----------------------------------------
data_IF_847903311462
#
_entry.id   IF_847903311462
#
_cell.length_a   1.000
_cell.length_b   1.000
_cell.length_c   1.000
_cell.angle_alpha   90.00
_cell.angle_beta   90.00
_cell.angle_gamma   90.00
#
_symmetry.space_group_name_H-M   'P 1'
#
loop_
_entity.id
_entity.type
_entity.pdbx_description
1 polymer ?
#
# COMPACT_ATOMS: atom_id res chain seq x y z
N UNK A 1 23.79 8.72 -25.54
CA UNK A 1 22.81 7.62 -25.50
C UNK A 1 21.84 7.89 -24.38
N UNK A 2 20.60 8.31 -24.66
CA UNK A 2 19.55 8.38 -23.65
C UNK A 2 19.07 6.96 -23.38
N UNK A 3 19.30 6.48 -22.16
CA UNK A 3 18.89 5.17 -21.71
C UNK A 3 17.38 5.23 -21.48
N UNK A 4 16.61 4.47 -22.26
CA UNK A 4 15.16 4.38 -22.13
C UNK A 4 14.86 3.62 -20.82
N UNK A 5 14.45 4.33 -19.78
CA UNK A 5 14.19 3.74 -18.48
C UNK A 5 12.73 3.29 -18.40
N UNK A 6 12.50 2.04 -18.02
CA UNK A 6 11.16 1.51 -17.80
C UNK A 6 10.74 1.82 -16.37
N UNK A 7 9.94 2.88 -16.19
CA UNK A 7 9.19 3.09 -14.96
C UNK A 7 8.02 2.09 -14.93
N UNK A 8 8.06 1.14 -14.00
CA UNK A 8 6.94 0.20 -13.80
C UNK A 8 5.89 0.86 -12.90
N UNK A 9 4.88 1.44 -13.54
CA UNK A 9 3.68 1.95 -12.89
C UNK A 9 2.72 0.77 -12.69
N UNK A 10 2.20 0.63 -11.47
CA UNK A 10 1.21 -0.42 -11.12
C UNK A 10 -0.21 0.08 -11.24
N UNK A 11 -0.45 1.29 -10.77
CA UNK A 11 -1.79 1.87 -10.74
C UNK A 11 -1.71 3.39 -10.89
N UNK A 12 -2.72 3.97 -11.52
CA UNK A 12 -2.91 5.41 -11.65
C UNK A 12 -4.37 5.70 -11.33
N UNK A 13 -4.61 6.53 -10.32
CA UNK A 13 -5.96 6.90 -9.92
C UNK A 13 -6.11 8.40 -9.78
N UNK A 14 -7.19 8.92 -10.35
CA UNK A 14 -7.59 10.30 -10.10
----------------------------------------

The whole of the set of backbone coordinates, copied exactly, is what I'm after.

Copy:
data_IF_847903311462
#
_entry.id   IF_847903311462
#
_cell.length_a   1.000
_cell.length_b   1.000
_cell.length_c   1.000
_cell.angle_alpha   90.00
_cell.angle_beta   90.00
_cell.angle_gamma   90.00
#
_symmetry.space_group_name_H-M   'P 1'
#
loop_
_entity.id
_entity.type
_entity.pdbx_description
1 polymer ?
#
# COMPACT_ATOMS: atom_id res chain seq x y z
N UNK A 1 23.79 8.72 -25.54
CA UNK A 1 22.81 7.62 -25.50
C UNK A 1 21.84 7.89 -24.38
N UNK A 2 20.60 8.31 -24.66
CA UNK A 2 19.55 8.38 -23.65
C UNK A 2 19.07 6.96 -23.38
N UNK A 3 19.30 6.48 -22.16
CA UNK A 3 18.89 5.17 -21.71
C UNK A 3 17.38 5.23 -21.48
N UNK A 4 16.61 4.47 -22.26
CA UNK A 4 15.16 4.38 -22.13
C UNK A 4 14.86 3.62 -20.82
N UNK A 5 14.45 4.33 -19.78
CA UNK A 5 14.19 3.74 -18.48
C UNK A 5 12.73 3.29 -18.40
N UNK A 6 12.50 2.04 -18.02
CA UNK A 6 11.16 1.51 -17.80
C UNK A 6 10.74 1.82 -16.37
N UNK A 7 9.94 2.88 -16.19
CA UNK A 7 9.19 3.09 -14.96
C UNK A 7 8.02 2.09 -14.93
N UNK A 8 8.06 1.14 -14.00
CA UNK A 8 6.94 0.20 -13.80
C UNK A 8 5.89 0.86 -12.90
N UNK A 9 4.88 1.44 -13.54
CA UNK A 9 3.68 1.95 -12.89
C UNK A 9 2.72 0.77 -12.69
N UNK A 10 2.20 0.63 -11.47
CA UNK A 10 1.21 -0.42 -11.12
C UNK A 10 -0.21 0.08 -11.24
N UNK A 11 -0.45 1.29 -10.77
CA UNK A 11 -1.79 1.87 -10.74
C UNK A 11 -1.71 3.39 -10.89
N UNK A 12 -2.72 3.97 -11.52
CA UNK A 12 -2.91 5.41 -11.65
C UNK A 12 -4.37 5.70 -11.33
N UNK A 13 -4.61 6.53 -10.32
CA UNK A 13 -5.96 6.90 -9.92
C UNK A 13 -6.11 8.40 -9.78
N UNK A 14 -7.19 8.92 -10.35
CA UNK A 14 -7.59 10.30 -10.10